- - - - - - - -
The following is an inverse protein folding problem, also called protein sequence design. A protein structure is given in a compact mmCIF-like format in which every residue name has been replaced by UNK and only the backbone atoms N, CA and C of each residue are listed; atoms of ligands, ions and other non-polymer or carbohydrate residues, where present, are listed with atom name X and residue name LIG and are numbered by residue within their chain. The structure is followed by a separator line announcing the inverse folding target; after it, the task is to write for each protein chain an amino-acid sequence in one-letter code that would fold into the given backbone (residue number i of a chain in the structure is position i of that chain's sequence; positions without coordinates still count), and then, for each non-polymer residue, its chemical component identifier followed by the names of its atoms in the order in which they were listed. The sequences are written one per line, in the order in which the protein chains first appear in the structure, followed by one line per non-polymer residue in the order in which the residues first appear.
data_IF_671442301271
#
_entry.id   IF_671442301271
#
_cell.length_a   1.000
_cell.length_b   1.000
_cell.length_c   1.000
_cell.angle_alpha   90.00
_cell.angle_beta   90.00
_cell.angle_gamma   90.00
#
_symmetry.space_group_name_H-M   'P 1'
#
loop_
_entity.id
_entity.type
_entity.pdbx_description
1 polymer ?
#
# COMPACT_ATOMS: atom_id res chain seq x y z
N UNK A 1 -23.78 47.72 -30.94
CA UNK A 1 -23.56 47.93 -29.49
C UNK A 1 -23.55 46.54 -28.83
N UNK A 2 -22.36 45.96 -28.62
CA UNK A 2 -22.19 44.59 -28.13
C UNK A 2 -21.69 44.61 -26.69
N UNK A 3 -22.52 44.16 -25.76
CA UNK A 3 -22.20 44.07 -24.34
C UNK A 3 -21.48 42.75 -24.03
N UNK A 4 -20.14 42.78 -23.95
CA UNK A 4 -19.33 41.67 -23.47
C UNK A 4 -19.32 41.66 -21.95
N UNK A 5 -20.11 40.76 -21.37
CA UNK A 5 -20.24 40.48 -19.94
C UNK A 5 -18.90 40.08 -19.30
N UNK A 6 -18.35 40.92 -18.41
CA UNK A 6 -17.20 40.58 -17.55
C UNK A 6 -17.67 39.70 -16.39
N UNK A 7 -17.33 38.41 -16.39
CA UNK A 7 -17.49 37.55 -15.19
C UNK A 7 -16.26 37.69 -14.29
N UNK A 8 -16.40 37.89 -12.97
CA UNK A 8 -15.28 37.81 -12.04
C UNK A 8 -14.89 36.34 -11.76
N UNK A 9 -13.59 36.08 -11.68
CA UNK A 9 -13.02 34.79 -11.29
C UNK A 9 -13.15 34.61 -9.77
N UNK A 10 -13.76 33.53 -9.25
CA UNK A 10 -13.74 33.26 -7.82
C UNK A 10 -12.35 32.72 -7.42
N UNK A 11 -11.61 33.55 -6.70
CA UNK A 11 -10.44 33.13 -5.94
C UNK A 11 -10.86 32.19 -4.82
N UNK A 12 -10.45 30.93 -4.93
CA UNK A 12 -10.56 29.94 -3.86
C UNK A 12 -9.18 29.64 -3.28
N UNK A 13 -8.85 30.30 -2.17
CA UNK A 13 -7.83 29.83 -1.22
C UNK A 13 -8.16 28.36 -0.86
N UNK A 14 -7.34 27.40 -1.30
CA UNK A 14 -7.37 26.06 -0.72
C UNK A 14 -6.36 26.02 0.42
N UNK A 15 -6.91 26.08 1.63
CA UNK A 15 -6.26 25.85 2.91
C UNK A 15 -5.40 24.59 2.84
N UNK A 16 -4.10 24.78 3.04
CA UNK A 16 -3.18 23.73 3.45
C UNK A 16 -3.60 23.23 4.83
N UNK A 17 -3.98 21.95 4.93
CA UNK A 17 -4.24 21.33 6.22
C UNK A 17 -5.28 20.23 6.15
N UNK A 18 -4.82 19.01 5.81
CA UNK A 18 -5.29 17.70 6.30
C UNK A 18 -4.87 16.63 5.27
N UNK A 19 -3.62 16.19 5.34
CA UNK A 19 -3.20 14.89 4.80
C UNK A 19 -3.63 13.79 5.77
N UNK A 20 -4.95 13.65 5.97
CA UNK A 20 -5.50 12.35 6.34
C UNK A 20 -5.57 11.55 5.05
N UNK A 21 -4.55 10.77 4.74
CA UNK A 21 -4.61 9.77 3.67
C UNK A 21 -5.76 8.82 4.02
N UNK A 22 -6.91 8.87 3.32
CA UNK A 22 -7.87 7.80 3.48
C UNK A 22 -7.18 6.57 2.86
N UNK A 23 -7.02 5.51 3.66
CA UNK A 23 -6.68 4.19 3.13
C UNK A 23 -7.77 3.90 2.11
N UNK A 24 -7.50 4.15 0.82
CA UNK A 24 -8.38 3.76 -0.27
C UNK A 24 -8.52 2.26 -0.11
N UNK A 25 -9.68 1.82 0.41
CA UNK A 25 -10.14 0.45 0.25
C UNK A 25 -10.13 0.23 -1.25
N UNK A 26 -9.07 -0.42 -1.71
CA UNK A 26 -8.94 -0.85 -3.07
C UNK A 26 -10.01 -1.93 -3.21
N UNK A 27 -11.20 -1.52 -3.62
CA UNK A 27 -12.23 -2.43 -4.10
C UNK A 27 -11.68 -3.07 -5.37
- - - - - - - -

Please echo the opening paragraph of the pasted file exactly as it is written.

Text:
The following is an inverse protein folding problem, also called protein sequence design. A protein structure is given in a compact mmCIF-like format in which every residue name has been replaced by UNK and only the backbone atoms N, CA and C of each residue are listed; atoms of ligands, ions and other non-polymer or carbohydrate residues, where present, are listed with atom name X and residue name LIG and are numbered by residue within their chain. The structure is followed by a separator line announcing the inverse folding target; after it, the task is to write for each protein chain an amino-acid sequence in one-letter code that would fold into the given backbone (residue number i of a chain in the structure is position i of that chain's sequence; positions without coordinates still count), and then, for each non-polymer residue, its chemical component identifier followed by the names of its atoms in the order in which they were listed. The sequences are written one per line, in the order in which the protein chains first appear in the structure, followed by one line per non-polymer residue in the order in which the residues first appear.